A display of foods considered healthy. Image Courtesy the National Cancer Institute.
A display of foods considered healthy. Image Courtesy the National Cancer Institute.

We all have our favorite foods and other foods that we dislike, but why? How does the taste of foods impact our eating habits and, in turn, our health?

Dr. Julie La Barba, a pediatrician at the Children’s Hospital of San Antonio and medical director for the new program Culinary Health Education for Families (CHEF), explored the connections between taste and food at the Children’s Hospital on  Friday, Feb. 26, during a presentation  to pediatricians, medical students, and the greater San Antonio health care community to demonstrate how taste impacts food preferences.

More than 14% of San Antonio’s population has diabetes– which is double the national 7% average, according to the American Diabetes Association. Eating healthier foods, having access to healthier foods and being aware of the medical health risks associated with consuming unhealthy foods is vital to the growing city.

To help guide the future of pediatric medicine within San Antonio, La Barba has committed to building a healthier food environment for children, and helping families, pediatricians and the community see how food, nutrition, and health can work together.

La Barba, along with CHEF’s Program Director Chef Maria Palma, presented how nature vs. nurture can impact a child’s preference for healthy or unhealthy foods.

Using educational videos and taste tests, La Barba and the local chef helped practitioners learn about taste and how it applies to medicine and healthcare.

“Taste preferences have cumulative effects on our overall health,” she said. “As a pediatrician, you are in a pole position to effect the ways family feed their children. They are looking to you for information.”

She went on to explain the medical science of how different foods can impact emotion and moods, and then had participants watch a film on neurogastronomy, showing how smell and sight tell the brain about taste and flavor.

La Barba reviewed learning objectives like the physiology of taste, genes vs. environmental impacts on taste, and how the brain works to determine flavor and taste. The ways taste and flavor can impact health depend on people’s “bliss point,” which triggers how one is fulfilled or satisfied, and some people are more prone to diseases like diabetes or alcoholism as they may need more food or drink to reach their bliss point.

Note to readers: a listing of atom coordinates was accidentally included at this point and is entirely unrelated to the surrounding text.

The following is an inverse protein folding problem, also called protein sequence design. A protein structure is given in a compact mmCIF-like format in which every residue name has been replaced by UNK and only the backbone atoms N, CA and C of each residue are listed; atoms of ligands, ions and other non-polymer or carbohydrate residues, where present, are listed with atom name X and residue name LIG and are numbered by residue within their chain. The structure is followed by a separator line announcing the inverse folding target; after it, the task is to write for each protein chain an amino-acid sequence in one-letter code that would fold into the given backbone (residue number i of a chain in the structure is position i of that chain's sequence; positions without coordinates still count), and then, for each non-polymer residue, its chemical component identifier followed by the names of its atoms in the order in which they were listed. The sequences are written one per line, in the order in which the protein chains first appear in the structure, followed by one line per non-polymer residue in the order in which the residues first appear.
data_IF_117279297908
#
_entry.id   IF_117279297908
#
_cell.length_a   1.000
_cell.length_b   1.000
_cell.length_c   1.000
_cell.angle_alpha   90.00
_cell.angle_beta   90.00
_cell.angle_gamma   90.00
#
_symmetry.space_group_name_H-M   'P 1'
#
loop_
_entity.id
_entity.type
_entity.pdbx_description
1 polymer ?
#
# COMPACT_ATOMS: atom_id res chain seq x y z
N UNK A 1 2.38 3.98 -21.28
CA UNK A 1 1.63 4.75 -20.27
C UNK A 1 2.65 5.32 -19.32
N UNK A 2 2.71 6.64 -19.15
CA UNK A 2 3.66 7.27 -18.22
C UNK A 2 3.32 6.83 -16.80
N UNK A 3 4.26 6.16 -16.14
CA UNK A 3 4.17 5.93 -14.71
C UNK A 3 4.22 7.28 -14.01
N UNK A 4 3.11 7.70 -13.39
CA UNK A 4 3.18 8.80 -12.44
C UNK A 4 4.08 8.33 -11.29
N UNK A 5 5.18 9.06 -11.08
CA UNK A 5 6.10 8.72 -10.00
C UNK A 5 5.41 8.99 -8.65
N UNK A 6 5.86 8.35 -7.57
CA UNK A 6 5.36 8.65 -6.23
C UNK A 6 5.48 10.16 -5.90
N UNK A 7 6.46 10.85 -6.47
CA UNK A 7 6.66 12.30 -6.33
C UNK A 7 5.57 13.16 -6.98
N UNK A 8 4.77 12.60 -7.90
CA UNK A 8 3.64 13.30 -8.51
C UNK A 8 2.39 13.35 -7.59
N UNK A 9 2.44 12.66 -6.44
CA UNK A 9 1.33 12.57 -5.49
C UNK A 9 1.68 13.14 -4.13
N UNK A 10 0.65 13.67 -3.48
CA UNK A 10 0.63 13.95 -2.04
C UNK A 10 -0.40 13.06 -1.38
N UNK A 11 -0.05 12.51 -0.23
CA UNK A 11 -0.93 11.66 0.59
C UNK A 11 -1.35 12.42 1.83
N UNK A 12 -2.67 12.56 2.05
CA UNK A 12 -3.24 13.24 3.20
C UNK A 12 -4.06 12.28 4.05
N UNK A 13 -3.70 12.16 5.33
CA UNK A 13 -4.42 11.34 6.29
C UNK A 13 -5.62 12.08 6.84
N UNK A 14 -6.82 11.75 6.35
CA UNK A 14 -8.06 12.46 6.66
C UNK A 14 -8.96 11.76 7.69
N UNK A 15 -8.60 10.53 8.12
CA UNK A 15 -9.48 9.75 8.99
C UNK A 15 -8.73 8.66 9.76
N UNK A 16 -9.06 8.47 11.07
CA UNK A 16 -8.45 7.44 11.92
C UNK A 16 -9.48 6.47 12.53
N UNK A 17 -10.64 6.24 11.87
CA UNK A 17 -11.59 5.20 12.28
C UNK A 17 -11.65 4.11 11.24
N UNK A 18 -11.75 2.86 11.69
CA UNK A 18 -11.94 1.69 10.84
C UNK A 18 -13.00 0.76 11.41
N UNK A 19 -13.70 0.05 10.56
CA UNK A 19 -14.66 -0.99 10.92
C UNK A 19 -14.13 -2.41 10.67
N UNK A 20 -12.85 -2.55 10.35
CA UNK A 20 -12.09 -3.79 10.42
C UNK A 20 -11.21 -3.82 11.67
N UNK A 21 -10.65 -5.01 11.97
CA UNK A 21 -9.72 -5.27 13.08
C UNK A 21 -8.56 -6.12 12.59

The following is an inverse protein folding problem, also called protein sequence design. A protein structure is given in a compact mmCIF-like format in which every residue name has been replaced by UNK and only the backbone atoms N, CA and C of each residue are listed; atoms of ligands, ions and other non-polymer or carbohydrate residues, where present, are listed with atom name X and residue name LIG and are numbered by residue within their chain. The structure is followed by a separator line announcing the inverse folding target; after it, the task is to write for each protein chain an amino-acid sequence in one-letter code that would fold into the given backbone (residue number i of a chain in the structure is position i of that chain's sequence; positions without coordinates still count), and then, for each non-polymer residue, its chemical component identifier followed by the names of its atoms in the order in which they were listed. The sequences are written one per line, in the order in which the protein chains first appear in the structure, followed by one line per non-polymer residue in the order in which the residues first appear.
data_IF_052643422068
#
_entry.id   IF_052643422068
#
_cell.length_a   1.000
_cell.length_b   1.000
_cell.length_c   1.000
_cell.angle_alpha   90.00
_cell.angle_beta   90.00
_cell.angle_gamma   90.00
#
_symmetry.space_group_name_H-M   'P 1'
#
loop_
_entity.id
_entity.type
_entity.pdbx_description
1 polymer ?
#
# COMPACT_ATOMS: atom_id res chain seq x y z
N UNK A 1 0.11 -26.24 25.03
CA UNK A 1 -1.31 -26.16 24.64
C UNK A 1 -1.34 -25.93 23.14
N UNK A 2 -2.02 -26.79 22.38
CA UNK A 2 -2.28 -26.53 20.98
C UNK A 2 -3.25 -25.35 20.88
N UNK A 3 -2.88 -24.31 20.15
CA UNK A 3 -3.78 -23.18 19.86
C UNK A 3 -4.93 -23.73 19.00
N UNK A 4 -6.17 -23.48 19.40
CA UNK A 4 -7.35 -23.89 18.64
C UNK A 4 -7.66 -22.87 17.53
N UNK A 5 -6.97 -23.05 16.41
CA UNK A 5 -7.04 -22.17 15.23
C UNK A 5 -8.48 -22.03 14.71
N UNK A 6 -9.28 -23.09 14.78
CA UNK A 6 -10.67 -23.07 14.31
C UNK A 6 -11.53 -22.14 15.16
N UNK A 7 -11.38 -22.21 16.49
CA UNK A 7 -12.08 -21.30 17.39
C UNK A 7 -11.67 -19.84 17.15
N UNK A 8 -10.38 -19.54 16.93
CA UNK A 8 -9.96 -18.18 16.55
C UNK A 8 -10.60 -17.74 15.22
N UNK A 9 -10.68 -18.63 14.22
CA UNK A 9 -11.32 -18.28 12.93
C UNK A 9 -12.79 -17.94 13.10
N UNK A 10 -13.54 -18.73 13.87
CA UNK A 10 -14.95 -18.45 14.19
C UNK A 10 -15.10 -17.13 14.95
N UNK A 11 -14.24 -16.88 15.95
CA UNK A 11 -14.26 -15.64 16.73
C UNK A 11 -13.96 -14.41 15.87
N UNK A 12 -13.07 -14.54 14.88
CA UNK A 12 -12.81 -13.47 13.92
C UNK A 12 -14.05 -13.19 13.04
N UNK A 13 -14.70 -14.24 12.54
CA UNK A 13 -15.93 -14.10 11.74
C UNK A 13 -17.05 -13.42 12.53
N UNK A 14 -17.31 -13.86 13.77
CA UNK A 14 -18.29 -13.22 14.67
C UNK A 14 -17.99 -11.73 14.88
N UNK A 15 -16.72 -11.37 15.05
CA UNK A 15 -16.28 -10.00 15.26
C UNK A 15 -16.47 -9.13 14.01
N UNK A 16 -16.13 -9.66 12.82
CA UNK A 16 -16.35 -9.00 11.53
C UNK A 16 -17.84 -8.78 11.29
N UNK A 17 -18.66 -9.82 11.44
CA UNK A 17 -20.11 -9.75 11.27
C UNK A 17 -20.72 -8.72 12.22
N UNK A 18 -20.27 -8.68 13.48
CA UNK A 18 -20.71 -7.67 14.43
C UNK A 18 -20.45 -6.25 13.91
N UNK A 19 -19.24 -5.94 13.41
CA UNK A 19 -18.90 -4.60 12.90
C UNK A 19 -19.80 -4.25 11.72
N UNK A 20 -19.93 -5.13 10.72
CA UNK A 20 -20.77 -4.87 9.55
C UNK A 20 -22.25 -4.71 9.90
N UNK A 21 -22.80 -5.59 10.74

She explained how different taste buds on the tongue and throat help the brain determine what is sweet, salty, bitter, sour, or umami (savory), and then told healthcare professionals about the science and triggers behind common taste preferences.

“Glutamate-rich sauces, (like) ketchup, increase food palatability, which is why kids will eat almost anything with ketchup,” La Barba said.

Food environments also impact our taste and our health where processed foods, usually filled with strong sugary or salty tastes, make us crave unhealthy foods more and can lead to more chronic disease.

Often, tastes of healthier vegetables turn away kids because of their bitter flavors, but this reaction is normal and natural, La Barba explained, since our genes make us react to these flavors as poison. Thus, we must become accustomed to new flavors, like coffee, beer, and other acquired tastes.

For instance, when these new tastes are introduced to young babies, many of them make faces that show disgust, but over time, and through various ways, kids learn to enjoy these tastes and can even acquire a sense of nostalgia to certain flavors as they grow to become adults.

La Barba summed up the discussion with evidence-based healthy feeding tips for parents, encouraging them to try new ways to incorporate more vegetables into children’s diets. She explained that repetition helps children develop a taste for unfamiliar foods like broccoli, asparagus, and other bitter vegetables that children are usually turned off to, because of the bitter taste. She hopes to encourage those in the medical and healthcare fields to recognize food and taste more often and see these important food aspects play a larger role in the future of medicine.

“We need to develop some new interventions, we need to provide further guidance to parents,” La Barba said. “Let them know that genetics are at play here and help parents understand evidence based do’s and don’ts.”

See Dr. La Barba’s do’s and don’ts to help kids incorporate healthier eating preferences below.


  • Increase availability and palatability by offering healthy foods often and in different ways
  • Model the desired behavior by eating what you want them to eat
  • Incorporate different flavors to healthier foods (e.g. broccoli cooked with sesame oil to combat bitter taste)
  • Give positive reinforcement


  • Offer contingencies, rewards, bribes or threats (e.g. “If you eat this, I will give you that.”)
  • Feel at fault or try to control everything they eat
  • Use guilt or anger to make them eat healthier (e.g. “No one ate all these vegetables!”)

To learn more about future conferences, click here.


*Top image: A display of foods considered healthy. Photo courtesy the National Cancer Institute. 

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Lisa Ellis-Veraza is a food critique and lover of all things dealing with food, faith, travel and health. She currently works for Salud America!, a university-based nonprofit that develops multimedia communications...